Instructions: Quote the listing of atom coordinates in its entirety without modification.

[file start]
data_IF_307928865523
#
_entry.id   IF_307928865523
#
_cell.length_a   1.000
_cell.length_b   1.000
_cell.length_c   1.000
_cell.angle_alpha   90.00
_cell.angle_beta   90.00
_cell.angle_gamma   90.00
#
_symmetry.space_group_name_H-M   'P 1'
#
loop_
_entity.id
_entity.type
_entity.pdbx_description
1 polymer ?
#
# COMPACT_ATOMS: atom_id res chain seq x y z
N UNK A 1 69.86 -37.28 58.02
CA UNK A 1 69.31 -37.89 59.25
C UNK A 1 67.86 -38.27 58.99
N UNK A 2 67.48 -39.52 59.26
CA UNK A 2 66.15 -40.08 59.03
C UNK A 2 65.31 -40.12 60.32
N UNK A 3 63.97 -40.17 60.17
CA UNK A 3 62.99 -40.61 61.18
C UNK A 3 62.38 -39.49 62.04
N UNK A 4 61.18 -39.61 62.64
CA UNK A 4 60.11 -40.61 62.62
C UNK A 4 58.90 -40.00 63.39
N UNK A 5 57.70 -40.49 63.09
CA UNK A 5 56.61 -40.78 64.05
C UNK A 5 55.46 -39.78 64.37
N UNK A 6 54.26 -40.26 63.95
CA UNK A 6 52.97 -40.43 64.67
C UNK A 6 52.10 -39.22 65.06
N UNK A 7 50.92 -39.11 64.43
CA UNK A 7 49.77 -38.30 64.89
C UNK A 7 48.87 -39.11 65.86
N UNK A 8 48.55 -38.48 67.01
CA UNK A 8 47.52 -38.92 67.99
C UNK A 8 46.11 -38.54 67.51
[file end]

data_IF_307928865523
#
_entry.id   IF_307928865523
#
_cell.length_a   1.000
_cell.length_b   1.000
_cell.length_c   1.000
_cell.angle_alpha   90.00
_cell.angle_beta   90.00
_cell.angle_gamma   90.00
#
_symmetry.space_group_name_H-M   'P 1'
#
loop_
_entity.id
_entity.type
_entity.pdbx_description
1 polymer ?
#
# COMPACT_ATOMS: atom_id res chain seq x y z
N UNK A 1 69.86 -37.28 58.02
CA UNK A 1 69.31 -37.89 59.25
C UNK A 1 67.86 -38.27 58.99
N UNK A 2 67.48 -39.52 59.26
CA UNK A 2 66.15 -40.08 59.03
C UNK A 2 65.31 -40.12 60.32
N UNK A 3 63.97 -40.17 60.17
CA UNK A 3 62.99 -40.61 61.18
C UNK A 3 62.38 -39.49 62.04
N UNK A 4 61.18 -39.61 62.64
CA UNK A 4 60.11 -40.61 62.62
C UNK A 4 58.90 -40.00 63.39
N UNK A 5 57.70 -40.49 63.09
CA UNK A 5 56.61 -40.78 64.05
C UNK A 5 55.46 -39.78 64.37
N UNK A 6 54.26 -40.26 63.95
CA UNK A 6 52.97 -40.43 64.67
C UNK A 6 52.10 -39.22 65.06
N UNK A 7 50.92 -39.11 64.43
CA UNK A 7 49.77 -38.30 64.89
C UNK A 7 48.87 -39.11 65.86
N UNK A 8 48.55 -38.48 67.01
CA UNK A 8 47.52 -38.92 67.99
C UNK A 8 46.11 -38.54 67.51